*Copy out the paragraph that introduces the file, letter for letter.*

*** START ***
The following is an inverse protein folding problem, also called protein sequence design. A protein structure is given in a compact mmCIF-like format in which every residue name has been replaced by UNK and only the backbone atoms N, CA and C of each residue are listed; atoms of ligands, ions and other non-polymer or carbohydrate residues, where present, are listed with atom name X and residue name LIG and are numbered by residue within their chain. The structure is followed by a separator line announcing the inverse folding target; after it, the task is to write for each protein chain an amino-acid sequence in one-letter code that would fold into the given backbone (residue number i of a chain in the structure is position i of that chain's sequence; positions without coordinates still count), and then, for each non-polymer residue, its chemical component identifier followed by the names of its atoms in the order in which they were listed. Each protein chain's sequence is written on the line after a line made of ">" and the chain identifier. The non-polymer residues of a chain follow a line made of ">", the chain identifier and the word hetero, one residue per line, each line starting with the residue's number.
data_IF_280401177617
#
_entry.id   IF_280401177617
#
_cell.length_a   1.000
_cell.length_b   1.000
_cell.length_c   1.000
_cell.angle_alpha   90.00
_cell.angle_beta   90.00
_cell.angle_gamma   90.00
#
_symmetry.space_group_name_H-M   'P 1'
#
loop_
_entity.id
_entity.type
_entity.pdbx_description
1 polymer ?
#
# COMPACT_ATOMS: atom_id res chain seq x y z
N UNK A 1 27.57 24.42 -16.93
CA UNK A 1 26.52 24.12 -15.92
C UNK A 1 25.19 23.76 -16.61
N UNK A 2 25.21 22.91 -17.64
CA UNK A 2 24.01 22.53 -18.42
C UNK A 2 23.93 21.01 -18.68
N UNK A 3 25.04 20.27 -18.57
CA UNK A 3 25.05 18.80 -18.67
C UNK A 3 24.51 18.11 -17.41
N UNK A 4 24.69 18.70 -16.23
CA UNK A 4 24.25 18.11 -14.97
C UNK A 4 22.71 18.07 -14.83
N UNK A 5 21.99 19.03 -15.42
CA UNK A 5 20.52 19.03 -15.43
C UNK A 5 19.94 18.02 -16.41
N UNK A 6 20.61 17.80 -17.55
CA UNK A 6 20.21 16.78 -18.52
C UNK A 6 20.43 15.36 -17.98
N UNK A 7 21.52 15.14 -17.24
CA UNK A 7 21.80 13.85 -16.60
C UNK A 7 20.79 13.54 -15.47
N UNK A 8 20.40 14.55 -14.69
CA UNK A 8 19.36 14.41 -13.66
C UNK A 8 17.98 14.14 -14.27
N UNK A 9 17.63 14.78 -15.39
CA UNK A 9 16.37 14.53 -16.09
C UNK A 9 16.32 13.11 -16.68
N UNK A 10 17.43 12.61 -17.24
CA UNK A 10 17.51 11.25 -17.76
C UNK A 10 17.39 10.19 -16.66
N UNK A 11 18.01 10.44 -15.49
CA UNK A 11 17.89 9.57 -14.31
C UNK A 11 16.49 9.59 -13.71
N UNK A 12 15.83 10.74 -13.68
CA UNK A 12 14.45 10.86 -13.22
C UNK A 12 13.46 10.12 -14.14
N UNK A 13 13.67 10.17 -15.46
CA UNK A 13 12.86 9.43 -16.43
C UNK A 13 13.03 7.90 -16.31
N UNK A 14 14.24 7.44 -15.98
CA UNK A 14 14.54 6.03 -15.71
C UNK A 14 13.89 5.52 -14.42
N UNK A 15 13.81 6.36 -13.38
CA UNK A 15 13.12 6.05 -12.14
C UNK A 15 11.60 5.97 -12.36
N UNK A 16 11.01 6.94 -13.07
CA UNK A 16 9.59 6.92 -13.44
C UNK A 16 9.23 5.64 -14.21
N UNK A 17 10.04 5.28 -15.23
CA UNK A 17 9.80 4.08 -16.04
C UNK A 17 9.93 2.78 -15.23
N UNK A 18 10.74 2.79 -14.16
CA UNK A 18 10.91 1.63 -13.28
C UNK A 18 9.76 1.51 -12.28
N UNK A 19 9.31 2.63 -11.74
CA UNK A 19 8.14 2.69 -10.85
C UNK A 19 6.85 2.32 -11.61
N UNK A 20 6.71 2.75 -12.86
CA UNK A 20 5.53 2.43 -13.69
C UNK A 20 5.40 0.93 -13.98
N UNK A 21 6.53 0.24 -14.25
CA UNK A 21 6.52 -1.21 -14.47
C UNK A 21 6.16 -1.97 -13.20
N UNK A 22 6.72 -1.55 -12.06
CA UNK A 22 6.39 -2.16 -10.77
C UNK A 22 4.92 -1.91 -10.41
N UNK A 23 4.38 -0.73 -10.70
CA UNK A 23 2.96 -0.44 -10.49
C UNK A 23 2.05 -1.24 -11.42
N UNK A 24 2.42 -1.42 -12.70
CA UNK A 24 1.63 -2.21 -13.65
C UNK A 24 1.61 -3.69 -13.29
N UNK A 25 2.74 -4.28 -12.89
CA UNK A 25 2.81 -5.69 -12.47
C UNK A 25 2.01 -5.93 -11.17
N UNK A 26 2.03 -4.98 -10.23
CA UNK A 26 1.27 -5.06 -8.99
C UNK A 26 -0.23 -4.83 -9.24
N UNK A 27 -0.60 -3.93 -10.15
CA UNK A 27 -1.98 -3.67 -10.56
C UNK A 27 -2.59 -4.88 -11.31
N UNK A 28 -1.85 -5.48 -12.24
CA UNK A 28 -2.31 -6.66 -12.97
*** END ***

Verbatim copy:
The following is an inverse protein folding problem, also called protein sequence design. A protein structure is given in a compact mmCIF-like format in which every residue name has been replaced by UNK and only the backbone atoms N, CA and C of each residue are listed; atoms of ligands, ions and other non-polymer or carbohydrate residues, where present, are listed with atom name X and residue name LIG and are numbered by residue within their chain. The structure is followed by a separator line announcing the inverse folding target; after it, the task is to write for each protein chain an amino-acid sequence in one-letter code that would fold into the given backbone (residue number i of a chain in the structure is position i of that chain's sequence; positions without coordinates still count), and then, for each non-polymer residue, its chemical component identifier followed by the names of its atoms in the order in which they were listed. Each protein chain's sequence is written on the line after a line made of ">" and the chain identifier. The non-polymer residues of a chain follow a line made of ">", the chain identifier and the word hetero, one residue per line, each line starting with the residue's number.